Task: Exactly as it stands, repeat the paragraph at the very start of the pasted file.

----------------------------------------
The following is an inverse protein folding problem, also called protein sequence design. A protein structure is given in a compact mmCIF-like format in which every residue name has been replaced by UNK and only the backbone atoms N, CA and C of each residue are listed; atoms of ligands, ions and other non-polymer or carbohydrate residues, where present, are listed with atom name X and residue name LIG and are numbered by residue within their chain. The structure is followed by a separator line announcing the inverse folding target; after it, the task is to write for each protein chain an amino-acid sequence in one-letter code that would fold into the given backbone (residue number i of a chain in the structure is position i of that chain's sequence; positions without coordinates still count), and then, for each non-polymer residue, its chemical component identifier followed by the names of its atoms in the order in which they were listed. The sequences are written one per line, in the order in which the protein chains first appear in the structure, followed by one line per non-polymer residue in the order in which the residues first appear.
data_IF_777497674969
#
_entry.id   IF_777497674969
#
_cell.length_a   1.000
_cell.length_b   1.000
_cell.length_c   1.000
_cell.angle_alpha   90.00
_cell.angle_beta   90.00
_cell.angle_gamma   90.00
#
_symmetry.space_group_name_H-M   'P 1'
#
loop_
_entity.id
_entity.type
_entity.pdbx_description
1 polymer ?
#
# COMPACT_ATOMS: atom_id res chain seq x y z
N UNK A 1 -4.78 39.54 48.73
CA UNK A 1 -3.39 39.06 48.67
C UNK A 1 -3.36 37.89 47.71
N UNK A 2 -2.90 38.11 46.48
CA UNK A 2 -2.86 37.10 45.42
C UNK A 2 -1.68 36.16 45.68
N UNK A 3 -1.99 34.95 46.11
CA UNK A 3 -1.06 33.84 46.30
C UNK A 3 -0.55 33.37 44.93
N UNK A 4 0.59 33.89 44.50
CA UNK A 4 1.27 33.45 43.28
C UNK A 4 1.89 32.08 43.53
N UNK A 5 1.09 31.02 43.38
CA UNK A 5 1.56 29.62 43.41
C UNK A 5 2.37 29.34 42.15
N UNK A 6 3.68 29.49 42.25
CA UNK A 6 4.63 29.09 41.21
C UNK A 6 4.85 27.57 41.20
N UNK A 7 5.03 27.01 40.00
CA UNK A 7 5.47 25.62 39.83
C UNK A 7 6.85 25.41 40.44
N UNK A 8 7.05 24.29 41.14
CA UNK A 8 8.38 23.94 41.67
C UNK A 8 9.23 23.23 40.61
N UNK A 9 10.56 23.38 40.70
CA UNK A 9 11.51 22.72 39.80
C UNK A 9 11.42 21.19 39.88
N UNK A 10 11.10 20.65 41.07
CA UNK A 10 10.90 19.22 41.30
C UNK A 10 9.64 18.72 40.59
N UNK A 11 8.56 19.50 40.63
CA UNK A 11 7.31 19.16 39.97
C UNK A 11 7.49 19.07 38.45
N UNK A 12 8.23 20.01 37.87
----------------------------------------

The following is an inverse protein folding problem, also called protein sequence design. A protein structure is given in a compact mmCIF-like format in which every residue name has been replaced by UNK and only the backbone atoms N, CA and C of each residue are listed; atoms of ligands, ions and other non-polymer or carbohydrate residues, where present, are listed with atom name X and residue name LIG and are numbered by residue within their chain. The structure is followed by a separator line announcing the inverse folding target; after it, the task is to write for each protein chain an amino-acid sequence in one-letter code that would fold into the given backbone (residue number i of a chain in the structure is position i of that chain's sequence; positions without coordinates still count), and then, for each non-polymer residue, its chemical component identifier followed by the names of its atoms in the order in which they were listed. The sequences are written one per line, in the order in which the protein chains first appear in the structure, followed by one line per non-polymer residue in the order in which the residues first appear.